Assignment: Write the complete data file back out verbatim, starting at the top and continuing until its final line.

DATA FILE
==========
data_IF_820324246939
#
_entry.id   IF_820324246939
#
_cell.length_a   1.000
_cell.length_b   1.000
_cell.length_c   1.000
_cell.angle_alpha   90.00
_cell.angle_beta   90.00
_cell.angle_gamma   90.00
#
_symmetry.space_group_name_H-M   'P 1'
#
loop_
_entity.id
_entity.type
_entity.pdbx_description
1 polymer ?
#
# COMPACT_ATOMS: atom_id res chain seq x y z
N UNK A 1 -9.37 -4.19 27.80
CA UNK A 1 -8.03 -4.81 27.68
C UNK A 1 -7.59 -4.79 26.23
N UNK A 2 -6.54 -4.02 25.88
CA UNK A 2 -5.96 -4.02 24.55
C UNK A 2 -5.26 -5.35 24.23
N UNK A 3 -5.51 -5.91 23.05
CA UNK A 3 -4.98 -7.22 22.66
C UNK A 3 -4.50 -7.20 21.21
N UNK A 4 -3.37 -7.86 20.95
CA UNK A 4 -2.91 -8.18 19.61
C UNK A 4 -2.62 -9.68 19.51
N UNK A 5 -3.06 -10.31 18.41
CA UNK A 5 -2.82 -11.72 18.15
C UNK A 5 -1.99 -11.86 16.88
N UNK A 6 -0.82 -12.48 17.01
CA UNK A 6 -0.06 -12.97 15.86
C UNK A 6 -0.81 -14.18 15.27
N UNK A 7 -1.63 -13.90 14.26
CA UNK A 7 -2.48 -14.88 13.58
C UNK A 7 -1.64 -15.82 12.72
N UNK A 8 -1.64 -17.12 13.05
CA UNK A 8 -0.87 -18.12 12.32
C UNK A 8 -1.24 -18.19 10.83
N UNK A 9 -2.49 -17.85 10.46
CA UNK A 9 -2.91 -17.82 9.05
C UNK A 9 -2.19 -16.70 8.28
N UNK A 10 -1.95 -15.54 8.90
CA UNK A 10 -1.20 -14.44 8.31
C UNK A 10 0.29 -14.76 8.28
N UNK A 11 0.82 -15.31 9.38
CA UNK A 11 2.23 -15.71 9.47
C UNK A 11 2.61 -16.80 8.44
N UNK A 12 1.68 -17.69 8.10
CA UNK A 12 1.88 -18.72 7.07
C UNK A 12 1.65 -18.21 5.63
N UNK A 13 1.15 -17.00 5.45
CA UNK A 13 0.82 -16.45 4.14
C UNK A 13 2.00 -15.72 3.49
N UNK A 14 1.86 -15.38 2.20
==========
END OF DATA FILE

data_IF_820324246939
#
_entry.id   IF_820324246939
#
_cell.length_a   1.000
_cell.length_b   1.000
_cell.length_c   1.000
_cell.angle_alpha   90.00
_cell.angle_beta   90.00
_cell.angle_gamma   90.00
#
_symmetry.space_group_name_H-M   'P 1'
#
loop_
_entity.id
_entity.type
_entity.pdbx_description
1 polymer ?
#
# COMPACT_ATOMS: atom_id res chain seq x y z
N UNK A 1 -9.37 -4.19 27.80
CA UNK A 1 -8.03 -4.81 27.68
C UNK A 1 -7.59 -4.79 26.23
N UNK A 2 -6.54 -4.02 25.88
CA UNK A 2 -5.96 -4.02 24.55
C UNK A 2 -5.26 -5.35 24.23
N UNK A 3 -5.51 -5.91 23.05
CA UNK A 3 -4.98 -7.22 22.66
C UNK A 3 -4.50 -7.20 21.21
N UNK A 4 -3.37 -7.86 20.95
CA UNK A 4 -2.91 -8.18 19.61
C UNK A 4 -2.62 -9.68 19.51
N UNK A 5 -3.06 -10.31 18.41
CA UNK A 5 -2.82 -11.72 18.15
C UNK A 5 -1.99 -11.86 16.88
N UNK A 6 -0.82 -12.48 17.01
CA UNK A 6 -0.06 -12.97 15.86
C UNK A 6 -0.81 -14.18 15.27
N UNK A 7 -1.63 -13.90 14.26
CA UNK A 7 -2.48 -14.88 13.58
C UNK A 7 -1.64 -15.82 12.72
N UNK A 8 -1.64 -17.12 13.05
CA UNK A 8 -0.87 -18.12 12.32
C UNK A 8 -1.24 -18.19 10.83
N UNK A 9 -2.49 -17.85 10.46
CA UNK A 9 -2.91 -17.82 9.05
C UNK A 9 -2.19 -16.70 8.28
N UNK A 10 -1.95 -15.54 8.90
CA UNK A 10 -1.20 -14.44 8.31
C UNK A 10 0.29 -14.76 8.28
N UNK A 11 0.82 -15.31 9.38
CA UNK A 11 2.23 -15.71 9.47
C UNK A 11 2.61 -16.80 8.44
N UNK A 12 1.68 -17.69 8.10
CA UNK A 12 1.88 -18.72 7.07
C UNK A 12 1.65 -18.21 5.63
N UNK A 13 1.15 -17.00 5.45
CA UNK A 13 0.82 -16.45 4.14
C UNK A 13 2.00 -15.72 3.49
N UNK A 14 1.86 -15.38 2.20